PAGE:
Clifford Warmbrunn MB BS

Trevor A Banks
Med J Aust 2008; 189 (9): 523. || doi: 10.5694/j.1326-5377.2008.tb02152.x
Published online: 3 November 2008

The community of Belmont, Victoria, lost a respected member with the death of Clifford Warmbrunn on 21 June 2008. His life was directed by his two passions: general practice and the Christian church.

Cliff was born on 15 November 1933 in Melbourne. He attended Carey Baptist Grammar School and studied medicine at the University of Melbourne, graduating in 1959. In 1963, he joined the Belmont Medical Clinic in Geelong as a general practitioner.

For 35 years, Cliff conscientiously cared for patients in the Belmont community. His work as a GP was also an avenue for expressing his Christian faith. As the Belmont practice expanded and took on GP trainees, so did his responsibilities, and he became the senior partner. He also became involved in Clockwork, a service to adolescents established under the auspices of the Geelong Division of General Practice. This enabled him to meet the needs of young people in a more informal setting than structured general practice. During his time at Belmont he served a term as Chairman of the Geelong Subdivision of the Australian Medical Association.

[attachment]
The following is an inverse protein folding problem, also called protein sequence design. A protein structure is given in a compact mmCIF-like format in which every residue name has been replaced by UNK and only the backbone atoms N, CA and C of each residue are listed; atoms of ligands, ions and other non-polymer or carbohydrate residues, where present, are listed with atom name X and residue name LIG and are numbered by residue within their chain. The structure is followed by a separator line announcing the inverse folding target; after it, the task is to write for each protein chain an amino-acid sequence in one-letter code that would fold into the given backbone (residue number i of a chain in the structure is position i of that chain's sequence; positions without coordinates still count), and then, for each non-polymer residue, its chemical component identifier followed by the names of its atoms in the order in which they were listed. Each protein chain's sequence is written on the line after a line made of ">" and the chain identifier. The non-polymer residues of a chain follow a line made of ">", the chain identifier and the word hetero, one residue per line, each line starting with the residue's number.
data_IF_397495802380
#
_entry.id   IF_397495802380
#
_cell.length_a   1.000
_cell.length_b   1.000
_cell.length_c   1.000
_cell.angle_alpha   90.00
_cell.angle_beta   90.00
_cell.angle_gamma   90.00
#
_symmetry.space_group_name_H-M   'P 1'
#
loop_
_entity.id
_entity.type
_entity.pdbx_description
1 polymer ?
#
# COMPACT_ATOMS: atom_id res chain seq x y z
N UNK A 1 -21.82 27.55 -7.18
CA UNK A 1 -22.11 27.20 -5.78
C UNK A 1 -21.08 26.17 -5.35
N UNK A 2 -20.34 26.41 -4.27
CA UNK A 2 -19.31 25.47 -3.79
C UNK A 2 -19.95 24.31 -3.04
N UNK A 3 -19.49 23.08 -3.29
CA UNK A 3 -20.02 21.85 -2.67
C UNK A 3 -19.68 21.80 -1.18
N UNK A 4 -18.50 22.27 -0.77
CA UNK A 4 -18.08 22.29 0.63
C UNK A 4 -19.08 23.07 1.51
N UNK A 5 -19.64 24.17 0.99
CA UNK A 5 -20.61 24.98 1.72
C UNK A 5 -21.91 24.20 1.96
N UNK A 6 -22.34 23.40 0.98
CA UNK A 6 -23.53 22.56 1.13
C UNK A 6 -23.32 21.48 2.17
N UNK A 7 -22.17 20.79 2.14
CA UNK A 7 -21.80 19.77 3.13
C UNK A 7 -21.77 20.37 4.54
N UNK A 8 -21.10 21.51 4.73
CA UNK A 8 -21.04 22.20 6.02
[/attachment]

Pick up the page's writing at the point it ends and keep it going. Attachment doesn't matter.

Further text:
After retirement from full-time medical practice in 1998, Cliff continued to do locum work in the district and to be involved with Clockwork. His special interest in retirement was his Chairmanship of Encompass, a support service for people with disabilities — a position he reluctantly relinquished as his health deteriorated.

Always a committed Christian, Cliff managed to fit Christian leadership into his busy life. At Belmont Church of Christ, where he took up membership on arrival in Geelong, he was soon a member of the Congregational Council and then Chairman. His broader interests led to him serving on state and national committees of Churches of Christ. In particular, he was Chairman of the Department of Home Missions and Evangelism for a number of years and President of Churches of Christ in Victoria and Tasmania in 1985–1986.

Early in 2008, Cliff’s prostatic malignancy escaped control and he was cared for lovingly at home by his wife, Helen. He is survived by Helen, their children John, Anne and Andrew, and six grandchildren.

  • Trevor A Banks



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